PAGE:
On November 29, 2023 the Ministry of Energy released the Minister’s Letter of Direction to the Ontario Energy Board (OEB). If nothing else, this letter should allay any concerns about this Ministry not taking climate change and the resulting impacts seriously.
The Letter of Direction is a detailed annual to-do list sent by the Minister to the Chair of the OEB. It is made public. It makes clear what the priorities of the Minister are and what can be expected from the OEB in terms of activity over the next twelve months. My concern is that it also makes clear that the OEB is viewed as an extension of the Ministry and that we should not expect much in the way of independence. The Commissioners who adjudicate actual cases are independent but they must do so within the framework provided by the OEB regulations and government direction. I have often felt that energy consumers, whom the OEB is there to protect, could also use a little more protection from the Government like that provided by an Ombudsman, the Ontario Financial Accountability Office or the Auditor General but that is not the case here.
Most, though not all, of the directions in the letter pertain to matters related to Climate Change. These include, in no particular order:
In July 2023, the Government issued Powering Ontario’s Growth, their roadmap to meeting the electricity generation demands of electrification and de-carbonization. My blog on this publication can be found here: https://www.notlhydro.com/powering-ontarios-growth/. The Minister is telling the OEB to review what they need to do to support this effort and ensure it is done in a cost-effective manner as relates to the distribution and transmission utilities. This report is due in September. As this is basically the job of the OEB this should be fairly straight forward.
The Government wants to renew conservation efforts for both electricity and natural gas. This makes sense. I was critical of previous conservation efforts as they were done at a time of excess generation. This is no longer the case. The previous conservation was also poorly structured. My blog last year on this can be found here: https://www.notlhydro.com/conservation/. The Minister is requiring a report from the OEB by April on how to efficiently deliver residential programs. Separately, the Minister has asked for guidance on how the IESO and local distribution companies (LDCs) can effectively deliver other conservation programs and how these programs should be paid for. With regards to the latter, conservation is currently paid for using the Global Adjustment which is part of the cost of the electricity commodity. I disagree with this. I think the cost of the commodity should be just the cost of generation and the conservation should be a separate rate included in regulatory. Having said this, I recognize most consumers just care what the total cost is and that is not changed by where a cost is included.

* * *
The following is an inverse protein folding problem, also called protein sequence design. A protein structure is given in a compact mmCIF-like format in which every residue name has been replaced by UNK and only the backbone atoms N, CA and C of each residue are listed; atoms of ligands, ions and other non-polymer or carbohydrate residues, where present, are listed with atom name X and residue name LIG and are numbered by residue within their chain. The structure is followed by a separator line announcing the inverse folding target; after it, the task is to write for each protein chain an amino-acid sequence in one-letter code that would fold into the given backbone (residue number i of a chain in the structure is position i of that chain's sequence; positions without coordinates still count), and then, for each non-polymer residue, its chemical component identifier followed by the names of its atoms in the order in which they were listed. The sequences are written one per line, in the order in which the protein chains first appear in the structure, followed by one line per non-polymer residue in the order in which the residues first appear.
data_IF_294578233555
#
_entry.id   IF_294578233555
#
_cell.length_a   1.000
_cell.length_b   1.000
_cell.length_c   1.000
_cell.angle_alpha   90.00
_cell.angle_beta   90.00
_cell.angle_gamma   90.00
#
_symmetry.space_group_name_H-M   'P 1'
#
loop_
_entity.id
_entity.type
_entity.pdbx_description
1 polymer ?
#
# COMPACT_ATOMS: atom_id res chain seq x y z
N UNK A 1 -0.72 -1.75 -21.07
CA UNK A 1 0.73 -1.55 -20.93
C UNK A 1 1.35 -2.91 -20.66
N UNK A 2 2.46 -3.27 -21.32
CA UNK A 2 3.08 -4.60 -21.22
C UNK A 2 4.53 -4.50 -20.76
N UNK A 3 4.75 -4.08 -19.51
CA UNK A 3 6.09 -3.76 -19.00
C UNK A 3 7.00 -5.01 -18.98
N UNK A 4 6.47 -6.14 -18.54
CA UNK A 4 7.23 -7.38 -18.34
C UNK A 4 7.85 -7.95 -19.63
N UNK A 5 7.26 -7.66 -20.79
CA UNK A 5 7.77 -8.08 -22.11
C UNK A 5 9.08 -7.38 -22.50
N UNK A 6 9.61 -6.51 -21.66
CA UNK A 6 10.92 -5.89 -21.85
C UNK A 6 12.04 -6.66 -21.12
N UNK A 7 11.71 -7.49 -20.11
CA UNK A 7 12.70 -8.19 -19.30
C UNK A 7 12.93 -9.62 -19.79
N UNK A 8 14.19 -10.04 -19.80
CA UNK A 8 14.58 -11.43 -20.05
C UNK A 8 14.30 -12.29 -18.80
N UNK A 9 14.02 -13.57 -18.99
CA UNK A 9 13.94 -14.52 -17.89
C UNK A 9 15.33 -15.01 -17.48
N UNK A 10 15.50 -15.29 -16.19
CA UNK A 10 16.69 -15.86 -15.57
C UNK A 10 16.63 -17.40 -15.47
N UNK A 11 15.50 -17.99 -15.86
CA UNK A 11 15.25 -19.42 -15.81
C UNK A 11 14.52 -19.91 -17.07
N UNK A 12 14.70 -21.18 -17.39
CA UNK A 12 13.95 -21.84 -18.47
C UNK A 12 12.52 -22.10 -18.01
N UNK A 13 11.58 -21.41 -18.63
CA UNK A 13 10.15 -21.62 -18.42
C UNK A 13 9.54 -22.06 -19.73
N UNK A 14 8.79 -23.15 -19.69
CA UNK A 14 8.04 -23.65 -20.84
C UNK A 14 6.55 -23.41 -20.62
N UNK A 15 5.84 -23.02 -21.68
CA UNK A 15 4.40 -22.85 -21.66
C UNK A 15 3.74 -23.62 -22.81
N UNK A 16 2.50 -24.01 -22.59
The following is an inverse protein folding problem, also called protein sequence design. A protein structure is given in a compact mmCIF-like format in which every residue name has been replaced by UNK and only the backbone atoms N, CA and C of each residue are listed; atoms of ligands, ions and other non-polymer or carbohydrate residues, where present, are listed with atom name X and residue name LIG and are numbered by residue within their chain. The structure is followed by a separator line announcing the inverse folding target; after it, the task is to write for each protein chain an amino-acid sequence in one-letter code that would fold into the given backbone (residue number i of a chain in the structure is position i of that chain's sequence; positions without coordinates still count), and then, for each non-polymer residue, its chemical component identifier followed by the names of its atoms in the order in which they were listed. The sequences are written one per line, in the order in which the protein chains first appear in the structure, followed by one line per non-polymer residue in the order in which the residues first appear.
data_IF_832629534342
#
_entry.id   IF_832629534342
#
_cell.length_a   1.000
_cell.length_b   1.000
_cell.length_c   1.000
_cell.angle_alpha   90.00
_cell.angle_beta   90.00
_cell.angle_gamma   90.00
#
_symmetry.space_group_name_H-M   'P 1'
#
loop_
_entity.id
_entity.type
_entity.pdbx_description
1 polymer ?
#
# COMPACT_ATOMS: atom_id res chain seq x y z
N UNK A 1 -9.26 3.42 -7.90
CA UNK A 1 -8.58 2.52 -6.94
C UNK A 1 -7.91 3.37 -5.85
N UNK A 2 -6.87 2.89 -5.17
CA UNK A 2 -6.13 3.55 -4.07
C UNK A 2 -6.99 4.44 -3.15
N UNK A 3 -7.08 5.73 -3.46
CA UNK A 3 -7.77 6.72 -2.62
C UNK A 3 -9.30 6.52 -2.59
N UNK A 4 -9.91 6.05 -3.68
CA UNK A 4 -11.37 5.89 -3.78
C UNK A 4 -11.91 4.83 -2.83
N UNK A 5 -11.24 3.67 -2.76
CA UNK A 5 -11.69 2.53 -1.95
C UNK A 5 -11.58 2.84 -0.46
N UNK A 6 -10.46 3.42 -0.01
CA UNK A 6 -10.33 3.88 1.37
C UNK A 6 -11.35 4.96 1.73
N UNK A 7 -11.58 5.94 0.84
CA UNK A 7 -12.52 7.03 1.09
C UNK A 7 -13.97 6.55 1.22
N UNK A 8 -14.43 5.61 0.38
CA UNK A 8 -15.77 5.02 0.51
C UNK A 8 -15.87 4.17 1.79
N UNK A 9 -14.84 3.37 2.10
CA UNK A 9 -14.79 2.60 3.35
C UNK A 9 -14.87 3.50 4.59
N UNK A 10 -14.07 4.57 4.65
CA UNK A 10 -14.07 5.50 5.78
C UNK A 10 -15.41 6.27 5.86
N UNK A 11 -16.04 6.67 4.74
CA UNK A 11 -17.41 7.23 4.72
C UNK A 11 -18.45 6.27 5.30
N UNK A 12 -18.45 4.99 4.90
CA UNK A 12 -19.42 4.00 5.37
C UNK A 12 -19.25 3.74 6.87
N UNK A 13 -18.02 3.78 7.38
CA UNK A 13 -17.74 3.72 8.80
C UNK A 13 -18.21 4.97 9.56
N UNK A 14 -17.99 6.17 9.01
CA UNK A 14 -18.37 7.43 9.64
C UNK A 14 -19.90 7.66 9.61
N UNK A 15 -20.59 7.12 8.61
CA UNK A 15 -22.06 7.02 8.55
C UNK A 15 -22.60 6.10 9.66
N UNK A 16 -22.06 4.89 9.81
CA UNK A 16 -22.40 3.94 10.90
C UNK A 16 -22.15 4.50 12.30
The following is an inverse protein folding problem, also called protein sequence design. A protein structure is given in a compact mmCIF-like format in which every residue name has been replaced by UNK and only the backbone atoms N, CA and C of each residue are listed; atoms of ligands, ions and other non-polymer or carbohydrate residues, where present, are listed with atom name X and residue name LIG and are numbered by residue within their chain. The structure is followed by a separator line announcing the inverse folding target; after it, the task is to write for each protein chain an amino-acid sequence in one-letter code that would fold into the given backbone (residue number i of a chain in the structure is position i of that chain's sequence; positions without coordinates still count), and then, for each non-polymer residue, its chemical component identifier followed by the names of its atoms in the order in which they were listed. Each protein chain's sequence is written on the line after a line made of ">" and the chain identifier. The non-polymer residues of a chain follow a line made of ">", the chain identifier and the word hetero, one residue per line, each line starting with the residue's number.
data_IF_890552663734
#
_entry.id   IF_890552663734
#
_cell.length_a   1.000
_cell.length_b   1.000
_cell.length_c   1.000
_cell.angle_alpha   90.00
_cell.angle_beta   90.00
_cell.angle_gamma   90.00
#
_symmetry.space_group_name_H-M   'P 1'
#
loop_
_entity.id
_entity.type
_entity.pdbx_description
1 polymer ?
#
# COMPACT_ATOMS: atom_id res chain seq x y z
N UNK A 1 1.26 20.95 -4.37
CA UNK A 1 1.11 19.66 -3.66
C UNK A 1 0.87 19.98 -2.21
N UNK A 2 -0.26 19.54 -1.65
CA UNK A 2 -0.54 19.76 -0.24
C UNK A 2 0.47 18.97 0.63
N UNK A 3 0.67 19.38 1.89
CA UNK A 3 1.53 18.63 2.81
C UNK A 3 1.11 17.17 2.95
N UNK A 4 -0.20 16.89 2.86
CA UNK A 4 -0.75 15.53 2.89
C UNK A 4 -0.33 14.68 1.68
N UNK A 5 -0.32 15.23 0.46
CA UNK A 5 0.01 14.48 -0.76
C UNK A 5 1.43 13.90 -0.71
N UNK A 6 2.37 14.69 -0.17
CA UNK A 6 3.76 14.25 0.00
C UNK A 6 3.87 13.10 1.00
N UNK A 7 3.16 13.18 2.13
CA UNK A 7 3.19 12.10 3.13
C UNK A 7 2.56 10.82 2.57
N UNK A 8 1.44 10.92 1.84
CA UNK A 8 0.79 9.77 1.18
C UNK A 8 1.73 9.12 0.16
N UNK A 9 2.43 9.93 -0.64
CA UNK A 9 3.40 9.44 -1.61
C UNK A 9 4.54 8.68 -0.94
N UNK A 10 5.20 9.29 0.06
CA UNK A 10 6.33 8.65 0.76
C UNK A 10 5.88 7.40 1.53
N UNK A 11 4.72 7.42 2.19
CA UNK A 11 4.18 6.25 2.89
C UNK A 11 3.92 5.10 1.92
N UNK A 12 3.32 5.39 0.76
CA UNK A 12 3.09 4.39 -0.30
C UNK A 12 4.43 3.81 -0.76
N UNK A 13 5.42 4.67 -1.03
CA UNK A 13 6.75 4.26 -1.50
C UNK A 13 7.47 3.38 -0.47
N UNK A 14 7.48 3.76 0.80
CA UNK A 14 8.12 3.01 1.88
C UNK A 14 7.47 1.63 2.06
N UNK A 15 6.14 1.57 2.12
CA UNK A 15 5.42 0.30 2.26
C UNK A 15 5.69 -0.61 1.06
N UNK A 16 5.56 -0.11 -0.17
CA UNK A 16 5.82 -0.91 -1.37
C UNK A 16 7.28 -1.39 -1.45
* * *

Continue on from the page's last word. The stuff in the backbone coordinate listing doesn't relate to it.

Two directions were given with regards to electric vehicles (EVs). The first was to facilitate the installation of electric chargers by ensuring LDCs were connecting electric charging stations in appropriate time and at a fair cost and to ensure the delivery charges to charging stations were fair given their demand profile. The Government has a program https://www.ontario.ca/page/ev-chargeon-program to subsidize the installation of public EV chargers so wants no impediments. The second was to ensure LDCs are ready should the demand for electric vehicles, and the subsequent increase in the demand for electricity, take-off. Like the rest of us, the Government does not know what the future demand for electric vehicles will be but understandably wants LDCs to be prepared should EV sales take off. NOTL Hydro submitted an article to local papers about what it is doing in this regard back in January https://www.notllocal.com/local-news/notl-hydro-preparing-for-transition-to-electric-vehicles-6379059.